Venus is the second planet from the Sun in our Solar system, more information regarding the planet can be found in one of my previous entries here.
A transit is the passage of an inferior planet across the face of the sun (or of a moon or its shadow across the face of a planet). So, a transit is similar to a solar eclipse by the moon, and the Venusian transit lasts for a couple of hours; 50 minutes or up to 6 hours depending on your location of course. These transits are also called the black drop effect because of their appearance when passing in front of the Sun.
Transits of Venus only occur a few times every century because of the Earth-Venus geometry. These transits have been used by ancient astronomers to get a sense of scale in the Solar System. It's important to mention that these transits don't occur once every year, like you'd imagine, simply because the orbit of Venus is shifted 3.4 degrees relatively to the Earth's.
|the inclination between the two orbital planes is 3.4°|
Venusian transits are among the rarest of predictable astronomical phenomena. They occur in a pattern that repeats every 243 years, with pairs of transits eight years apart separated by long gaps of 121.5 years and 105.5 years. The first transit of the twenty-first century pair took place in 2004, the second one will occur on june 5 or 6 2012, depending on your timezone. For a timeline of all the transits of Venus, click here (and then scroll down). The next one will take place in december of 2117, unless you plan to live for an extra 105 years, this is one more reason for you not to miss this!
This event will be visible from various locations around the Blue Planet, some better than others.
To get a better sense of when to look observe the sun, NASA's Goddard Space Flight Center made a list of 121 international cities with corresponding transit contacts, make sure you see it here, you can find any city easily. If you're unlucky enough to be in Portugal, Spain, Brazil, Argentina, or Uruguay during this time, or if you don't want to wake up before sunrise, the Mauna Kea Observatory from the The University of Hawaii Institute for Astronomy will broadcasting a live webcast of the transit, in collaboration with NASA scientists. Since it's summer, I advise you to use an astronomical excuse for a vacation. Sky At Night Magazine recently wrote an entertaining article listing holiday options in well-calculated locations for perfect black-drop observation from places like Hawaii, Sydney and even a Tahitian cruise ship, read it here!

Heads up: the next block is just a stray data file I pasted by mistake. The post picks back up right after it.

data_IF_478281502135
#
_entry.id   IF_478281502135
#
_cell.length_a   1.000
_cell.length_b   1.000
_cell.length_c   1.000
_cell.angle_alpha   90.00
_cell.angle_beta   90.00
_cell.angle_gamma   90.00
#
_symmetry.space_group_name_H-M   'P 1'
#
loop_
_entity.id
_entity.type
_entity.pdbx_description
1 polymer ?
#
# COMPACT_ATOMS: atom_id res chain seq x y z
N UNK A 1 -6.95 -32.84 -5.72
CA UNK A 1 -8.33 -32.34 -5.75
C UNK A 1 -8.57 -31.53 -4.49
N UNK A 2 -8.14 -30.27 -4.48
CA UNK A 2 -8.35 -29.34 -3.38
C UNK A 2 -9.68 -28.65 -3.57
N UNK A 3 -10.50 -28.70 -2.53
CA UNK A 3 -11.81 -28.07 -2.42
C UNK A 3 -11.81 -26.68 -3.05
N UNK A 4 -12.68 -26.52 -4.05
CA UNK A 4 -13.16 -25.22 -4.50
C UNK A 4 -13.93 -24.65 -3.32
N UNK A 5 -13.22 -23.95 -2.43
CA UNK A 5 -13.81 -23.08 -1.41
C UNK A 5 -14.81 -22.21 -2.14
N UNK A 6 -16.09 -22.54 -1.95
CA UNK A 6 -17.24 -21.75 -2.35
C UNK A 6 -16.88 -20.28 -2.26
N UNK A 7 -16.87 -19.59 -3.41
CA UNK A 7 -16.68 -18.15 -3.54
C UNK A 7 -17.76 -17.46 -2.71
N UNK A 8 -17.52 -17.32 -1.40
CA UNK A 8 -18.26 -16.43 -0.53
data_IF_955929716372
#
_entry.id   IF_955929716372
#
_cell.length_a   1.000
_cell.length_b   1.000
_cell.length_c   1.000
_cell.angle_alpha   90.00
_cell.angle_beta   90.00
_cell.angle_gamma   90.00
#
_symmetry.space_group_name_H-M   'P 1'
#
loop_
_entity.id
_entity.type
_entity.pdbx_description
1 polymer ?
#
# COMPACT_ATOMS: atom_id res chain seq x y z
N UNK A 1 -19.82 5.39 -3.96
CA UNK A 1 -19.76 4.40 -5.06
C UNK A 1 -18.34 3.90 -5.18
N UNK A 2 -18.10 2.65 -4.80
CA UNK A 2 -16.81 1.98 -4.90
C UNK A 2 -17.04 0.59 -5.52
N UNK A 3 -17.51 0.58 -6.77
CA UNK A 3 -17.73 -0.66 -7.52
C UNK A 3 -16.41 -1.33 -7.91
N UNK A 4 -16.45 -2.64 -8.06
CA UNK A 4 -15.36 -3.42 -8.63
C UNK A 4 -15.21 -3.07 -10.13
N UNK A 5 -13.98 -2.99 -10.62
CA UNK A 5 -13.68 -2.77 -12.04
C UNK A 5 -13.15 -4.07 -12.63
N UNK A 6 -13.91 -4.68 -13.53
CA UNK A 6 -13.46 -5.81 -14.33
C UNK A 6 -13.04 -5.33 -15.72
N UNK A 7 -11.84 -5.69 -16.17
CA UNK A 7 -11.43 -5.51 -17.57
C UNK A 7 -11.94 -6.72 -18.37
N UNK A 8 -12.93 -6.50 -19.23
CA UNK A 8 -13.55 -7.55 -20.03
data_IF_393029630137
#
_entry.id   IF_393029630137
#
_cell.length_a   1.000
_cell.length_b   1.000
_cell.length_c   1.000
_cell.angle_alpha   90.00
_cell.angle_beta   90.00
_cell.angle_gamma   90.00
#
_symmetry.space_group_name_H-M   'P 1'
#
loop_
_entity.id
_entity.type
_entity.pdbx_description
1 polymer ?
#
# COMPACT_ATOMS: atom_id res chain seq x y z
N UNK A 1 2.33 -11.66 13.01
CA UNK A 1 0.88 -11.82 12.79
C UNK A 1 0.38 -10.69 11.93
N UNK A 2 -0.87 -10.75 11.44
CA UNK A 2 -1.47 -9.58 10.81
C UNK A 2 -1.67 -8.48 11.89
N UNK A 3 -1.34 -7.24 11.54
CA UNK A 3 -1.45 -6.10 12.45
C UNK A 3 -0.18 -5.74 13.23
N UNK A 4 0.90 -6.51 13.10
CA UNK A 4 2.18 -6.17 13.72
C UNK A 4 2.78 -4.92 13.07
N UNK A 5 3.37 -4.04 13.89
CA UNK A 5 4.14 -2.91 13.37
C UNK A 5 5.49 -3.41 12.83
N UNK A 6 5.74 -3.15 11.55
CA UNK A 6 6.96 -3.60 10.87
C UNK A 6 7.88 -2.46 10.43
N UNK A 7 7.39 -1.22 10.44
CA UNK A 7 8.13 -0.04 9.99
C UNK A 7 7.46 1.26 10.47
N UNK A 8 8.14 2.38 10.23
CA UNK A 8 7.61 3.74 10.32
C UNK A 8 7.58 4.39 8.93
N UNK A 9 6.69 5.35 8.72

There are four named "contacts" during a transit, moments when the circumference of Venus touches the circumference of the Sun at a single point:
- First contact (external ingress): Venus is entirely outside the disk of the Sun, moving inward
- Second contact (internal ingress): Venus is entirely inside the disk of the Sun, moving further inward
- Third contact (internal egress): Venus is entirely inside the disk of the Sun, moving outward
- Fourth contact (external egress): Venus is entirely outside the disk of the Sun, moving outward
A fifth named point is that of greatest transit, when Venus is at the middle of its path across the solar disk and which marks the halfway point in the timing of the transit.
This video gives you an idea of what you're going to see, it's merely an animated sequence of pictures taken by a terrestrial telescope.
For tips on how to better observe the transit, consult an eye-safety article here. Looking directly at the sun can be harmful, and may cause permanent damage. Beware, wearing sunglasses is in no way sufficient. Some helpful tips for safe viewing are:
- Solar viewing devices such as solar filters for you telescope
- Build a Sun Funnel for your telescope, here's an illustrated guide
- Eclipse Shades or Solar Shades that appear similar to sunglasses, but they have a special filter that permits safe viewing if the filter is in new condition
- Pinhole projectors that are usually used to observe solar eclipses
- You can project a magnified view of the sun, details on how can be found here
- Watch a live online webcast here.
For all you Apple and Android phone users, download the free app! (yes, there is an app for everything). Don't forget to set reminders! And don't forget to share good photos of Venus' visit.
This is an example of the transit's main events when viewed from Beirut, generate one of these by typing in you location using this website!
|Transit Of Venus From Beirut|
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